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The 20th-Century Ark : At San Diego's Center for Reproduction of Endangered Species, Scientists Battle the Fall of the Wild

March 30, 1986|JOHN NIELSEN | John Nielsen is a free-lance writer based in Los Angeles.

Ilonkah, one of the new cheetahs for the San Diego Wild Animal Park, had injured its paws on the plane flight from South Africa, and now it lay sedated on an operating table in the San Diego Zoo's veterinary hospital.

Its injuries turned out to be slight. But the image seemed to haunt Donald G. Lindburg, a behaviorist with the zoo's Center for Reproduction of Endangered Species.

"Imagine how you'd feel if that were the last living cheetah," he said to a visitor. "It would be a nightmare, wouldn't it? Well, at CRES that's what we're trying to avoid."

For the world's threatened species, scientists such as Lindburg and the other staff members at the center may be the last, best hope. Since its creation in 1975 by the Zoological Society of San Diego, this life-science think tank has become a leader in research on the birth and health of exotic and endangered creatures.

Zoological authorities estimate that as many as three-quarters of the world's animal species will vanish in the next 25 years. The International Union for the Conservation of Nature and Natural Resources, an ecological monitoring organization based in Switzerland, recognizes 1,000 endangered species, which it defines as those within 15 years of extinction.

Unless this trend is reversed, the world could lose animals as familiar as the elephant, or as rare as the Komodo dragon, a giant lizard whose ranks have thinned to about 6,000. As civilization and industrialization expand, with rain forests transformed into farmland and plains into cities, animals are being crowded out of existence. A time may come when most people will never see an animal in the wild, because most animals will exist behind fences.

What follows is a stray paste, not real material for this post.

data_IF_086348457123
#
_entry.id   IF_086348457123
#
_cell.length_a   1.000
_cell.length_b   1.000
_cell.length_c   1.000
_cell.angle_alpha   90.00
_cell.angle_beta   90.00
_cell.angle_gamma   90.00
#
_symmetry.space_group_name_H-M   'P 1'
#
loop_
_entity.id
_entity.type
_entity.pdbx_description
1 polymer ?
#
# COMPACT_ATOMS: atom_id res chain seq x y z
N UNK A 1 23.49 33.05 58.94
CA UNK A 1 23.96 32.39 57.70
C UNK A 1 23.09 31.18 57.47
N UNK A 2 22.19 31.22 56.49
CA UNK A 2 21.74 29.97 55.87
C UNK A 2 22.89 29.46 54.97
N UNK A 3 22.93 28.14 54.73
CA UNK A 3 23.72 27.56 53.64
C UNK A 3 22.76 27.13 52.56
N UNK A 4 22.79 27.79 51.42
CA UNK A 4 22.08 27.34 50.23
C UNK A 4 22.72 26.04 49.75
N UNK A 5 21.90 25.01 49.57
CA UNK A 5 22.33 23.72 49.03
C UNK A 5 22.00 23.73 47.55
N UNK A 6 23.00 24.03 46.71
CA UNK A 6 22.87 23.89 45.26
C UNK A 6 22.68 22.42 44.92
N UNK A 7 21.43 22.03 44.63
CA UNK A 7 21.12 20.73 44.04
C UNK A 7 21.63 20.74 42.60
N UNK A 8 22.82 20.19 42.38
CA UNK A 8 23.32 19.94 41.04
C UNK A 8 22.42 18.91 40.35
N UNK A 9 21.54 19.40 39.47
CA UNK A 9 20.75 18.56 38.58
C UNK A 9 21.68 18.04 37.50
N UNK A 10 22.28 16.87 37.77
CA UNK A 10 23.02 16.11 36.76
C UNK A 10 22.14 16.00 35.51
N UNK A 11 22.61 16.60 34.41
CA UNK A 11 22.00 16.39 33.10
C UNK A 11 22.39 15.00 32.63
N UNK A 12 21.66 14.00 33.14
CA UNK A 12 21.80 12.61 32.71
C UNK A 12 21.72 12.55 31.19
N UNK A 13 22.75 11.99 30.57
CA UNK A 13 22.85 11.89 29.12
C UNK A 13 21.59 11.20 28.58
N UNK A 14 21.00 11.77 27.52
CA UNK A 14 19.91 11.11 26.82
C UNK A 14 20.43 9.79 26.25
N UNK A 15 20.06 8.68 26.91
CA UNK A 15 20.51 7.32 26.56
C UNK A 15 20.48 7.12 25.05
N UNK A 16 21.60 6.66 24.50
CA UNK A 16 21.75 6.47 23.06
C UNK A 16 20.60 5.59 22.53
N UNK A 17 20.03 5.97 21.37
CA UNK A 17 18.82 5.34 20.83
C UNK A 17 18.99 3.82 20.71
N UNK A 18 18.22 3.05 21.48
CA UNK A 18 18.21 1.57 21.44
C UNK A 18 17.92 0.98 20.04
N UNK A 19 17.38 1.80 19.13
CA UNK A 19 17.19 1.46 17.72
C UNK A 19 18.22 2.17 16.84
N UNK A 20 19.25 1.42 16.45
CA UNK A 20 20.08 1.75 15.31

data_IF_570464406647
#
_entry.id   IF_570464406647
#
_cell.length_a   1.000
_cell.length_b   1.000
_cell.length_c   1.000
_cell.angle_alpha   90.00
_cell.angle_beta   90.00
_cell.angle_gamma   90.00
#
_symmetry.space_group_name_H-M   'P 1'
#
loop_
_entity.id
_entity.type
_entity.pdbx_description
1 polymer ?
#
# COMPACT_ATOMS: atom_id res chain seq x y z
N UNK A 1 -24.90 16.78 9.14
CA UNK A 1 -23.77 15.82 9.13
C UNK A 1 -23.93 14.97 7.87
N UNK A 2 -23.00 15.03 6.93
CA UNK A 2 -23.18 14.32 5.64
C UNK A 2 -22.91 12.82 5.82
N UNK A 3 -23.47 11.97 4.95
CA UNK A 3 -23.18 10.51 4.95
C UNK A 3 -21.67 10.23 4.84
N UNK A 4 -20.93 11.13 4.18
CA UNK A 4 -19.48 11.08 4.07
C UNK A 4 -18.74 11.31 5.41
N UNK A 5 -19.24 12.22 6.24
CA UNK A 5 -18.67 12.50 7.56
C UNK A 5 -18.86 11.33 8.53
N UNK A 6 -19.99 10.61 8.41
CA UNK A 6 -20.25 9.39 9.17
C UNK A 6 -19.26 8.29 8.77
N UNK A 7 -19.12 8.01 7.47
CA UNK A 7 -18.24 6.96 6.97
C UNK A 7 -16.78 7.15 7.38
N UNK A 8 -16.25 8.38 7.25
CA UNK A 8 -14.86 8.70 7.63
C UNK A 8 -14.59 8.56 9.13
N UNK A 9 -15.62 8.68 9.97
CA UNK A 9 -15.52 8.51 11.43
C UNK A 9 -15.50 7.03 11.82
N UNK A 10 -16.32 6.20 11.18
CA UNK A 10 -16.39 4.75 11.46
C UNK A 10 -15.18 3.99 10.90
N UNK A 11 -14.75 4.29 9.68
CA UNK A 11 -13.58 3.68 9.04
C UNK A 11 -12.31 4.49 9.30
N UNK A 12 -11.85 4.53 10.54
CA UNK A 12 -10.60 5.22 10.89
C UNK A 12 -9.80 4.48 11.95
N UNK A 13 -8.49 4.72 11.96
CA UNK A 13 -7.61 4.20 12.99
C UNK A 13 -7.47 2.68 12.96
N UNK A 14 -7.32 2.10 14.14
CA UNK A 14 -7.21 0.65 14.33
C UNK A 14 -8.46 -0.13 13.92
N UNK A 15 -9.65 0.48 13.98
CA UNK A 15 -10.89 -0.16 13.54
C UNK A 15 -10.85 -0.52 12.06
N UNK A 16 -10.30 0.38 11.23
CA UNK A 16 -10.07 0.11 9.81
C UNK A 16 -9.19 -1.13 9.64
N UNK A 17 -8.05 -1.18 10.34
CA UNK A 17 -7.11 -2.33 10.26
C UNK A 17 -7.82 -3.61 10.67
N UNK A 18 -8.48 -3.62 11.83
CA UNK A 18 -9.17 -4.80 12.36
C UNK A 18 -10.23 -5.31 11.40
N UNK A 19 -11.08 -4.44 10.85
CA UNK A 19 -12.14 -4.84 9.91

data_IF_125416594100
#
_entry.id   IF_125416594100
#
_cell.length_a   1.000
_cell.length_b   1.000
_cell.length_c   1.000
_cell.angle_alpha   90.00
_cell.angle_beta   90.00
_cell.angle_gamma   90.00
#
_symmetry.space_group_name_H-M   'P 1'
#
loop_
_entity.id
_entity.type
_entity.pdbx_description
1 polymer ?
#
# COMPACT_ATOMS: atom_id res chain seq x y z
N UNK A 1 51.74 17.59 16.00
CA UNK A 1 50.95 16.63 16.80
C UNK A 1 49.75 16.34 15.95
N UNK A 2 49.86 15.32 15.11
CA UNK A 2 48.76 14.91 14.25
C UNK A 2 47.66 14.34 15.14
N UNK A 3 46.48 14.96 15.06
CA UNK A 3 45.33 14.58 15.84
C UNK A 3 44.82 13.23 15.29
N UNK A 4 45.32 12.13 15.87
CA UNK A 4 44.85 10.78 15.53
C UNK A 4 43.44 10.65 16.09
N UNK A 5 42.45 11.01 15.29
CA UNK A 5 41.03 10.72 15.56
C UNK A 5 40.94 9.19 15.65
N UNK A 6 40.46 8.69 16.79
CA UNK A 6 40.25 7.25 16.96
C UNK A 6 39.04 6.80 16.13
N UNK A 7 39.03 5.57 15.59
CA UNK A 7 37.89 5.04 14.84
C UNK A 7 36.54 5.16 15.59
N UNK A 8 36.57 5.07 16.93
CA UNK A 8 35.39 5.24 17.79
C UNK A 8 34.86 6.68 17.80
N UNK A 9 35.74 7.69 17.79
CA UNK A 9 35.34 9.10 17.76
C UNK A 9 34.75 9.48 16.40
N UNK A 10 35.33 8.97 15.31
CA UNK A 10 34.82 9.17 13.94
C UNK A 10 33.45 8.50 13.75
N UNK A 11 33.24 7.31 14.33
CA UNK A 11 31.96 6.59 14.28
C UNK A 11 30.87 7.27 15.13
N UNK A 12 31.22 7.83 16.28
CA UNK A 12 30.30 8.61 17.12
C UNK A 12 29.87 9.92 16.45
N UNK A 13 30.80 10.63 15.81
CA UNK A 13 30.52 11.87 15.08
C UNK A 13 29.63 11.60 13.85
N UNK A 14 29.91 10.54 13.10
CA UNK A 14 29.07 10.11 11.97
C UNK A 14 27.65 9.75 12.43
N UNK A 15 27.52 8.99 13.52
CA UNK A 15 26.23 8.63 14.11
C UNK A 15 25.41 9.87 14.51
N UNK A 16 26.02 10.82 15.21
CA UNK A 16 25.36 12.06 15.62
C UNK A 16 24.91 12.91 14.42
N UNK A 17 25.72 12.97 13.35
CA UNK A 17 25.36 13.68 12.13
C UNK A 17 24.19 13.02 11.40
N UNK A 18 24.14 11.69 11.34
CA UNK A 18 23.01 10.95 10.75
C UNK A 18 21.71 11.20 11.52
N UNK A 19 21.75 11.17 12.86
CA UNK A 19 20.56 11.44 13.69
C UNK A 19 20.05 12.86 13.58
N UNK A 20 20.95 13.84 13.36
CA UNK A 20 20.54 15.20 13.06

To prevent such a bleak future, zoos have in recent years strengthened their research wings, and the San Diego facility is widely recognized as the largest and most ambitious of its kind. Only the London Zoo is comparable in both staff size and multidisciplinary approach. CRES research projects have included the creation of a "frozen zoo" stocked with animal cells, the development of an aluminum water bed used to comfort pregnant mammals, and the installation of hormone pumps in animals who fail to breed. At the same time, CRES has produced a torrent of scientific papers, on subjects ranging from iguana hormones to the sexual habits of gorillas.

Most of its research takes place in a two-story Spanish-style building wedged between the zoo grounds and the Old Globe Theater in San Diego's Balboa Park. (The Wild Animal Park, the zoo's rural "sister campus," is in Escondido, 35 miles to the north.) In the '20s, the building served as the zoo hospital, but the veterinary staff abandoned it long ago for state-of-the-art facilities nearby.

The center, meanwhile, has turned the building into an intellectual MASH unit pursuing studies in virology, pathology, genetics, endocrinology and behavioral science. Somehow, the staff of 25 gets its work done in cramped offices built in what used to be hallways and laboratories that once were closets. Studies of animals decorate the walls, including a chart showing the proper way to give mouth-to-mouth resuscitation to a lizard. Arden Bercovitz, an avian reproductive specialist, maintains a laboratory and office in a converted kitchen. Barbara Durrant, a reproductive physiologist, works in what used to be the morgue. Receptionist Sharon Dinwiddie, who sits in front of a sign reading "Warning: Attack Secretary," describes the atmosphere as "permanently intense."

The staff was, for the most part, assembled by Dr. Kurt Benirschke, a pathologist who retired last year after a decade as the zoo's director of research. Benirschke, whose background is in the study of human reproduction, initially built the staff to support the zoo's captive breeding programs. Most of the scientists were lured from research programs at UC San Diego, with others recruited from Harvard, UCLA, UC Davis and North Carolina State.

The center operates on an annual budget of $1 million, with $800,000 coming from the zoo's operating budget and the remainder from donations and fund-raisers. A drive to raise $20 million, started by Benirschke and the zoological society in 1979, continues. Its goal is to endow a series of permanent research chairs for the center and improve its facilities.

Though billions have been spent on animal research in this country, almost all of it has gone toward the study of animals we eat or keep. Almost every study performed at the San Diego center breaks ground in its field, simply because most of the field has yet to be created.

For obvious reasons, this is not a center for surgical experiments or studies on how to fatten livestock. Most of its work is physically valuable to the animal it saves and no one else. An endangered species profits little from experiments that kill it.

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